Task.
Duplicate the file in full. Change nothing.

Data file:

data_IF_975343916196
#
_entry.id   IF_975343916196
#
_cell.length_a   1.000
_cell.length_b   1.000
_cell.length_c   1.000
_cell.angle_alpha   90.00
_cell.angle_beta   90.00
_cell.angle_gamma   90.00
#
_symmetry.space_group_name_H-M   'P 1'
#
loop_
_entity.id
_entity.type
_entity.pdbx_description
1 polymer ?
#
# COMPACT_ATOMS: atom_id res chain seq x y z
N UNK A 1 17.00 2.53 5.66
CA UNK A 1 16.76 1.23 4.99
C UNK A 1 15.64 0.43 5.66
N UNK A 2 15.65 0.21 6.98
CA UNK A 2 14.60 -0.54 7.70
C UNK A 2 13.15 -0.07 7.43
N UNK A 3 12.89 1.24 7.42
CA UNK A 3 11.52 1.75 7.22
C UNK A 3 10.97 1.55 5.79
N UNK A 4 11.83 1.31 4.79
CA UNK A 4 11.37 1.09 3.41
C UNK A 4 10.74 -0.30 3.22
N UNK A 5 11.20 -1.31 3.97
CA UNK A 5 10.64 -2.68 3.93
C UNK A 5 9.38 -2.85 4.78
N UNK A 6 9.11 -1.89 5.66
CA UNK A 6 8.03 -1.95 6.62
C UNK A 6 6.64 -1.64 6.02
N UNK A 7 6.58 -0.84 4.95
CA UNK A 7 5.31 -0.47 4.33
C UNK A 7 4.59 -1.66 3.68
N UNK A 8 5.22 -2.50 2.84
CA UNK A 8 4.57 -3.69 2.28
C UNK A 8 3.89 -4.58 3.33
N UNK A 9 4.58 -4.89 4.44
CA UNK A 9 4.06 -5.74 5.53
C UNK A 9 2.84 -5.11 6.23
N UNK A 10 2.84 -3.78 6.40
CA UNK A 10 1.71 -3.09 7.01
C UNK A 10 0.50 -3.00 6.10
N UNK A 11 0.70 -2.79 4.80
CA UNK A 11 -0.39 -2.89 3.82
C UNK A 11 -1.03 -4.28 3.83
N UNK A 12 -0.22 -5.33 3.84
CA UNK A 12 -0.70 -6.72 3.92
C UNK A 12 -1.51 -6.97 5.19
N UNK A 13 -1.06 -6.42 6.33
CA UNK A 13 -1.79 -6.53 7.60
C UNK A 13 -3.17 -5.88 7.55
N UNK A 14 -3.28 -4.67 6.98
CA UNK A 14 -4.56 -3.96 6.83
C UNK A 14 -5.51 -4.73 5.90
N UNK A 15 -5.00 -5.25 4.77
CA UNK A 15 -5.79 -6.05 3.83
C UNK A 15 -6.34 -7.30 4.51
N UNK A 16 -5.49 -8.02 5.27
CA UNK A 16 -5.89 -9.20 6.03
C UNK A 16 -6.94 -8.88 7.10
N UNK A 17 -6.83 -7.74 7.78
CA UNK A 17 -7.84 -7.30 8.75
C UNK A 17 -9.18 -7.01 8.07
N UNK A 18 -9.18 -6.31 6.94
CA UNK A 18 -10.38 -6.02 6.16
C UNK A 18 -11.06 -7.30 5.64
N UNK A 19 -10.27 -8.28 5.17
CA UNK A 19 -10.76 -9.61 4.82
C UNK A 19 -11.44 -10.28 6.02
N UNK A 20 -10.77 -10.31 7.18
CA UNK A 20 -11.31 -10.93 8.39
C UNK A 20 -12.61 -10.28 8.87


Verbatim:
data_IF_975343916196
#
_entry.id   IF_975343916196
#
_cell.length_a   1.000
_cell.length_b   1.000
_cell.length_c   1.000
_cell.angle_alpha   90.00
_cell.angle_beta   90.00
_cell.angle_gamma   90.00
#
_symmetry.space_group_name_H-M   'P 1'
#
loop_
_entity.id
_entity.type
_entity.pdbx_description
1 polymer ?
#
# COMPACT_ATOMS: atom_id res chain seq x y z
N UNK A 1 17.00 2.53 5.66
CA UNK A 1 16.76 1.23 4.99
C UNK A 1 15.64 0.43 5.66
N UNK A 2 15.65 0.21 6.98
CA UNK A 2 14.60 -0.54 7.70
C UNK A 2 13.15 -0.07 7.43
N UNK A 3 12.89 1.24 7.42
CA UNK A 3 11.52 1.75 7.22
C UNK A 3 10.97 1.55 5.79
N UNK A 4 11.83 1.31 4.79
CA UNK A 4 11.37 1.09 3.41
C UNK A 4 10.74 -0.30 3.22
N UNK A 5 11.20 -1.31 3.97
CA UNK A 5 10.64 -2.68 3.93
C UNK A 5 9.38 -2.85 4.78
N UNK A 6 9.11 -1.89 5.66
CA UNK A 6 8.03 -1.95 6.62
C UNK A 6 6.64 -1.64 6.02
N UNK A 7 6.58 -0.84 4.95
CA UNK A 7 5.31 -0.47 4.33
C UNK A 7 4.59 -1.66 3.68
N UNK A 8 5.22 -2.50 2.84
CA UNK A 8 4.57 -3.69 2.28
C UNK A 8 3.89 -4.58 3.33
N UNK A 9 4.58 -4.89 4.44
CA UNK A 9 4.06 -5.74 5.53
C UNK A 9 2.84 -5.11 6.23
N UNK A 10 2.84 -3.78 6.40
CA UNK A 10 1.71 -3.09 7.01
C UNK A 10 0.50 -3.00 6.10
N UNK A 11 0.70 -2.79 4.80
CA UNK A 11 -0.39 -2.89 3.82
C UNK A 11 -1.03 -4.28 3.83
N UNK A 12 -0.22 -5.33 3.84
CA UNK A 12 -0.70 -6.72 3.92
C UNK A 12 -1.51 -6.97 5.19
N UNK A 13 -1.06 -6.42 6.33
CA UNK A 13 -1.79 -6.53 7.60
C UNK A 13 -3.17 -5.88 7.55
N UNK A 14 -3.28 -4.67 6.98
CA UNK A 14 -4.56 -3.96 6.83
C UNK A 14 -5.51 -4.73 5.90
N UNK A 15 -5.00 -5.25 4.77
CA UNK A 15 -5.79 -6.05 3.83
C UNK A 15 -6.34 -7.30 4.51
N UNK A 16 -5.49 -8.02 5.27
CA UNK A 16 -5.89 -9.20 6.03
C UNK A 16 -6.94 -8.88 7.10
N UNK A 17 -6.83 -7.74 7.78
CA UNK A 17 -7.84 -7.30 8.75
C UNK A 17 -9.18 -7.01 8.07
N UNK A 18 -9.18 -6.31 6.94
CA UNK A 18 -10.38 -6.02 6.16
C UNK A 18 -11.06 -7.30 5.64
N UNK A 19 -10.27 -8.28 5.17
CA UNK A 19 -10.76 -9.61 4.82
C UNK A 19 -11.44 -10.28 6.02
N UNK A 20 -10.77 -10.31 7.18
CA UNK A 20 -11.31 -10.93 8.39
C UNK A 20 -12.61 -10.28 8.87